Conservatives are likely to do very well in Tuesday’s election. They are also likely to make all kinds of fallacious claims about what the election results mean. One we’re likely to hear a lot about is a supposed mandate to repeal health care reform. But claiming a mandate doesn’t make it so. Consider these results from two recent polls.
A mid-October AP-GfK poll asked respondents what they would prefer Congress to do about the new health care law. Contrary to the conservative story line, 57 percent wanted to either leave the law as is (18 percent) or change it so it does more to change the health care system (39 percent). On the other side, 41 percent wanted the law changed so that it does less to change the health care system (9 percent) or completely repealed (32 percent).
In a late October CBS News/New York Times poll respondents were first asked if they favored repeal of health care reform: 45 percent said no and 41 percent said yes. Those favoring repeal were then asked whether they would still support repeal if that meant “insurance companies were no longer required to cover people with existing medical conditions or prior illnesses.” That query reduced the pro-repeal contingent to just 25 percent.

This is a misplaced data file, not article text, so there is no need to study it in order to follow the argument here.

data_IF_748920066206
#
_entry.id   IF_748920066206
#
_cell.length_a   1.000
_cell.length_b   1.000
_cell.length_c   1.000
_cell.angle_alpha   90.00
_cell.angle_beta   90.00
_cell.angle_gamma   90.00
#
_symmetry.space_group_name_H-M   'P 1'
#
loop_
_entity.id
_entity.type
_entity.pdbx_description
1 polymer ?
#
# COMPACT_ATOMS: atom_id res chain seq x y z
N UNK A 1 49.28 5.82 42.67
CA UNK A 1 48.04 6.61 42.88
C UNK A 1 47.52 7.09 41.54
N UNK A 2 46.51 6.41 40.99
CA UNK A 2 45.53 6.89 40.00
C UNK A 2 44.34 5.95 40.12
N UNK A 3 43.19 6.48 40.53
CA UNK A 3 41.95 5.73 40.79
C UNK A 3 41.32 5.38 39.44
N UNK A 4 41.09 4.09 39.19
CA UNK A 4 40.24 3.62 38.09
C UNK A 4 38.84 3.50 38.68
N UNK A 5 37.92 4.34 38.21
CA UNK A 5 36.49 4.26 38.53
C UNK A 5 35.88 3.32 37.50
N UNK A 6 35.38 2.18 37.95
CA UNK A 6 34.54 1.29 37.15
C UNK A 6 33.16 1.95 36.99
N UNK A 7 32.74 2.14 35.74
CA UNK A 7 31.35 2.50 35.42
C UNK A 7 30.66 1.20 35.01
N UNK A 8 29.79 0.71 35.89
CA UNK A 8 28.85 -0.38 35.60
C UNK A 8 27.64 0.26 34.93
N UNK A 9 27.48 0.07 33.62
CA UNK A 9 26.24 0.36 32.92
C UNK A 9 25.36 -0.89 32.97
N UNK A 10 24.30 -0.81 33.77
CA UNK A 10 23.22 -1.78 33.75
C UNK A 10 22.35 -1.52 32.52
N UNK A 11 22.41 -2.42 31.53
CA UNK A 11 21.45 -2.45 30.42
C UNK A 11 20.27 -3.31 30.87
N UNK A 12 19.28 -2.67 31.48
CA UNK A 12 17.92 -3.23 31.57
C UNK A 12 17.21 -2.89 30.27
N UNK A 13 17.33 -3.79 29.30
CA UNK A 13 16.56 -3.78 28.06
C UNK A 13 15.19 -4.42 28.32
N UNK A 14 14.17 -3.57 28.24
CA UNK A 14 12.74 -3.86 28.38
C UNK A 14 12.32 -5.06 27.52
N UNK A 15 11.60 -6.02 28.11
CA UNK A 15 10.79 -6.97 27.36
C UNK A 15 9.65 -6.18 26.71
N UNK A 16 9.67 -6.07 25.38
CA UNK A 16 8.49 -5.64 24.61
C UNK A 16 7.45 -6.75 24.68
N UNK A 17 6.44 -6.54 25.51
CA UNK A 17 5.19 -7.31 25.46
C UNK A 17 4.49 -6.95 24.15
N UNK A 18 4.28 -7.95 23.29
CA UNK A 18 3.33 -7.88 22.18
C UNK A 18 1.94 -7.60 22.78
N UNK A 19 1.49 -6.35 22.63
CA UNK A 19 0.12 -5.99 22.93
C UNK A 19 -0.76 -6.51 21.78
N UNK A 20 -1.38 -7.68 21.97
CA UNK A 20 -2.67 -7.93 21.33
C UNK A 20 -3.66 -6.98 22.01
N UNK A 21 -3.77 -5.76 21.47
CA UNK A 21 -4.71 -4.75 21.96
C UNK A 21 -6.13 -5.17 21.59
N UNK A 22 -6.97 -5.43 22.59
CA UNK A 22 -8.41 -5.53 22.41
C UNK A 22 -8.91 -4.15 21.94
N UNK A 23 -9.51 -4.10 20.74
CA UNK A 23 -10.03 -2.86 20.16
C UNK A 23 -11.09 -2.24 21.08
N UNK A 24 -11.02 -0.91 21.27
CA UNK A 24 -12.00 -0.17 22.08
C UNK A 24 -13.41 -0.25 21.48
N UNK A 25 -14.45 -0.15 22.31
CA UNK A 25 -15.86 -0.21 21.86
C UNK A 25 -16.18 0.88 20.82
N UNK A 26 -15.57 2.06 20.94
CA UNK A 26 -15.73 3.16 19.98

That’s not exactly a mandate for repeal. But since when did reality get in the way of conservative policy ideas?
Ruy Teixeira is a Senior Fellow at the Center for American Progress. To learn more about his public opinion analysis go to the Media and Progressive Values page and the Progressive Studies program page of our website.